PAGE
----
Organic Chemistry/Introduction to reactions/Transition states

From Wikibooks, open books for an open world
< Organic Chemistry‎ | Introduction to reactions
Jump to navigation Jump to search

Introduction to Reactions

Transition State[edit]

Many reactions occur in a single step when two reactant molecules collide with sufficient energy in the proper spatial orientation to create a product. Many other reactions, however, do not occur in a single step, and such reactions are said to have transition states. Multistep reactions have products that result from a series or chain of reactions, and these reactions are the kind that actually do pass through a transition state.

Intermediate Molecules[edit]

Multi-step reactions have an intermediate molecule that forms as a sort-of halfway point between the reactant and the product. This intermediate molecule cannot be isolated in solution, because it is typically of much higher energy than either the reactants or the products.

At a basic level of organic chemistry the intermediate molecule is often merely predicted or assumed, but many are also known to exist due to experimental observations in the laboratory. Inversions and other changes in molecular configuration without another, more plausible explanation are one type of proof that certain reactions pass through a transition state.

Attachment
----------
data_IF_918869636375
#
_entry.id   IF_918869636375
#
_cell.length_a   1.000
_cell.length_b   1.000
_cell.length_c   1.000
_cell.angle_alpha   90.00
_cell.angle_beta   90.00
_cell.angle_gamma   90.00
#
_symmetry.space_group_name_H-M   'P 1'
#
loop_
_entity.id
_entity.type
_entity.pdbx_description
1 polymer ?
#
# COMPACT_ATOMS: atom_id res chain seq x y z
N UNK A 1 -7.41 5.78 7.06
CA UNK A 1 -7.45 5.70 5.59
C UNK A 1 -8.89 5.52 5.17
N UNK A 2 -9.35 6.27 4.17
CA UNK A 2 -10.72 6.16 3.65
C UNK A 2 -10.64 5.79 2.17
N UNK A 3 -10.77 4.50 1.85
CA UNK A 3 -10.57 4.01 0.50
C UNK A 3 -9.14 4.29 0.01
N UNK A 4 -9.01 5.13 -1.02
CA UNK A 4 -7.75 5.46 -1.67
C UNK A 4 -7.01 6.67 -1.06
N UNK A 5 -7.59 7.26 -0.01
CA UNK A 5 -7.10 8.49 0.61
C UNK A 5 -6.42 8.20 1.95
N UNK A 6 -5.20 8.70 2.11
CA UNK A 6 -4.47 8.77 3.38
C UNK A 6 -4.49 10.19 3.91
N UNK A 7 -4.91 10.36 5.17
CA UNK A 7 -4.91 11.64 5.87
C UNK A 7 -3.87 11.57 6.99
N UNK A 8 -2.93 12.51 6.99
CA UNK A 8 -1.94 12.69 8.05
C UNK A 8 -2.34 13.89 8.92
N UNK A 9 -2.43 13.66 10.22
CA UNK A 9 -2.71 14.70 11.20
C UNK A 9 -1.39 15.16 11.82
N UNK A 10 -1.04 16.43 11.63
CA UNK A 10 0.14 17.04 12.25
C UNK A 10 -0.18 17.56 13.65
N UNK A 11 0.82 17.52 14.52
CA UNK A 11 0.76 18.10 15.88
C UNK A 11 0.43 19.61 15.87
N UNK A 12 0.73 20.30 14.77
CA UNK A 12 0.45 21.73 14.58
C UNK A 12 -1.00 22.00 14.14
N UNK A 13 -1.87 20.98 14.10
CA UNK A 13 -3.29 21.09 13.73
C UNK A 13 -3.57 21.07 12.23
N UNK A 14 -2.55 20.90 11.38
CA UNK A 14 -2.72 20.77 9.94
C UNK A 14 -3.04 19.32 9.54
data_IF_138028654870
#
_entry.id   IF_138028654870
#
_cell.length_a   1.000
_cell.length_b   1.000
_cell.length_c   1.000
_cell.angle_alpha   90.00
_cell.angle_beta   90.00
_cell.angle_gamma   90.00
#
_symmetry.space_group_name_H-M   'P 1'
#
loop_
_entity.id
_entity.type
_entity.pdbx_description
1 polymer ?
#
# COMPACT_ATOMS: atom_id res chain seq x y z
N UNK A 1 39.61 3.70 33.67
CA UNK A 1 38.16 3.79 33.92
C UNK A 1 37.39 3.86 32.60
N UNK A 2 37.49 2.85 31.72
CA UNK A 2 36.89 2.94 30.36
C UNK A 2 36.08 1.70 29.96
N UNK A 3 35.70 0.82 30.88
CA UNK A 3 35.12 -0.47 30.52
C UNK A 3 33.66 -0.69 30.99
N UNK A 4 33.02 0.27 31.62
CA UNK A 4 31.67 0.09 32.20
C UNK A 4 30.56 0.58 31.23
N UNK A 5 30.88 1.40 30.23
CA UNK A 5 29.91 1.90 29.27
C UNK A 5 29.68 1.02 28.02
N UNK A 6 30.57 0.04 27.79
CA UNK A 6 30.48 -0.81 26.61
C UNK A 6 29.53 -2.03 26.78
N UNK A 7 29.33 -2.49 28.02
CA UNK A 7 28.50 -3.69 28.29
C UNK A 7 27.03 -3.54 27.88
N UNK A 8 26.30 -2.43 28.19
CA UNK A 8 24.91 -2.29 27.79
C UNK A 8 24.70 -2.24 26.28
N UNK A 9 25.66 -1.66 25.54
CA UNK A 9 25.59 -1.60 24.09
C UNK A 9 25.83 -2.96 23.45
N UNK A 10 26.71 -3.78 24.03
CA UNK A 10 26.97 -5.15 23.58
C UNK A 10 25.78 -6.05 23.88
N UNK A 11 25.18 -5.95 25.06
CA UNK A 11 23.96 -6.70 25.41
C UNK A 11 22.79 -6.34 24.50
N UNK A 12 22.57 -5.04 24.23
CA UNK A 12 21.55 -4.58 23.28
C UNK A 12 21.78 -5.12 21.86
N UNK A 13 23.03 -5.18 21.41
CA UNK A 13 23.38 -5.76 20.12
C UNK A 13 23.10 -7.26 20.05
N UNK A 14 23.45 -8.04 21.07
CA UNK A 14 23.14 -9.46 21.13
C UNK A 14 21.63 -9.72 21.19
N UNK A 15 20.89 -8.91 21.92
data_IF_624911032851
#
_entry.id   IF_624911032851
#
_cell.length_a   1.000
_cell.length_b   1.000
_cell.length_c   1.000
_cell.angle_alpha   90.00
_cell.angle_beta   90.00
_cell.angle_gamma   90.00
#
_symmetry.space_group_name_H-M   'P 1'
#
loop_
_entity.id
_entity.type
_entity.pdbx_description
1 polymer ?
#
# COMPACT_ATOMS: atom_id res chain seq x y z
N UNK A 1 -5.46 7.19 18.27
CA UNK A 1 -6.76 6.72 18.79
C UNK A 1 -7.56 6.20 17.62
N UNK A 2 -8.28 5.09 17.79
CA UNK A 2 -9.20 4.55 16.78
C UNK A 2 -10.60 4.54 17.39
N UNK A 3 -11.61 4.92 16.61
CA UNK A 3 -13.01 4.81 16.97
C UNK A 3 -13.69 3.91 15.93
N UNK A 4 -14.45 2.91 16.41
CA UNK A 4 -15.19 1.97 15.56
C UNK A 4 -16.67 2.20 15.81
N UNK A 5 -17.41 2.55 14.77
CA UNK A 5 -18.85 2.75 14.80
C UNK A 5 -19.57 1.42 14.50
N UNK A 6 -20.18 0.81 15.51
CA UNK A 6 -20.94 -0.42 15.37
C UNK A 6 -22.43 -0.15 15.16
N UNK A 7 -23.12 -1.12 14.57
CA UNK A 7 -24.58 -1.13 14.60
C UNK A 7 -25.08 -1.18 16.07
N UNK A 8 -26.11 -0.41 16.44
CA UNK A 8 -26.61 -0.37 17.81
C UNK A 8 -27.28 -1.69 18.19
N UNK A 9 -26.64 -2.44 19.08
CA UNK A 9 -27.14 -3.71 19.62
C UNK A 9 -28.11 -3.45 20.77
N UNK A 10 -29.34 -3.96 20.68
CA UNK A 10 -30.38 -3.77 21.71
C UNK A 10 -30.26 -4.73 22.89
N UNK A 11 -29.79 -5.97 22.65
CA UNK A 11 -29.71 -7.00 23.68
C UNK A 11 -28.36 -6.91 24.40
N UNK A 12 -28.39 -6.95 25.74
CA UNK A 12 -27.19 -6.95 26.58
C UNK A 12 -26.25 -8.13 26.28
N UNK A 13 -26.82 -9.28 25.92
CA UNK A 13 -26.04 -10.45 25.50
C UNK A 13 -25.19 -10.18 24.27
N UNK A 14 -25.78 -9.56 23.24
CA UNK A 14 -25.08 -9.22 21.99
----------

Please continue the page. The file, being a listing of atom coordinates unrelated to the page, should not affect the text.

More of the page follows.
EXAMPLE: As an example of a molecular inversion, in a 1st order nucleophilic substitution (SN1 reaction) the chirality of a carbon can be "flipped" from S to R configuration (or vice versa) 50% of the time. This is due to the chiral carbon having only sp3 hybridization of its electrons in the intermediate state, which creates a carbon center that is flat and thus subject to nucleophilic attack from either the top or the bottom. If inversion occurs then it is considered to be proof that the reaction indeed is SN1 and therefore has an intermediate molecule in its transition state.


Energy Diagrams and Transition States[edit]

Observing energy diagrams of reactions, you may notice that instead of a single peak energy, the energy peaks, drops a little, peaks once again and then returns to a lower energy state than the original molecule. The "saddle" between the two peaks represents an intermediate - a place where the reaction temporarily "rests" between energy peaks. The energy peaks are defined as 'transition states' with no finite existence. Reaction intermediates will often have a finite existence. NOTE: THE DIAGRAM INCORRECTLY IDENTIFIES AN INTERMEDIATE AS A TRANSITION STATE. IN FACT, THE ENERGY PEAKS ARE TRANSITION STATES BETWEEN THE INTERMEDIATE AND EITHER THE STARTING MATERIAL OR THE PRODUCT.

Energy diagram for the transition state of a reaction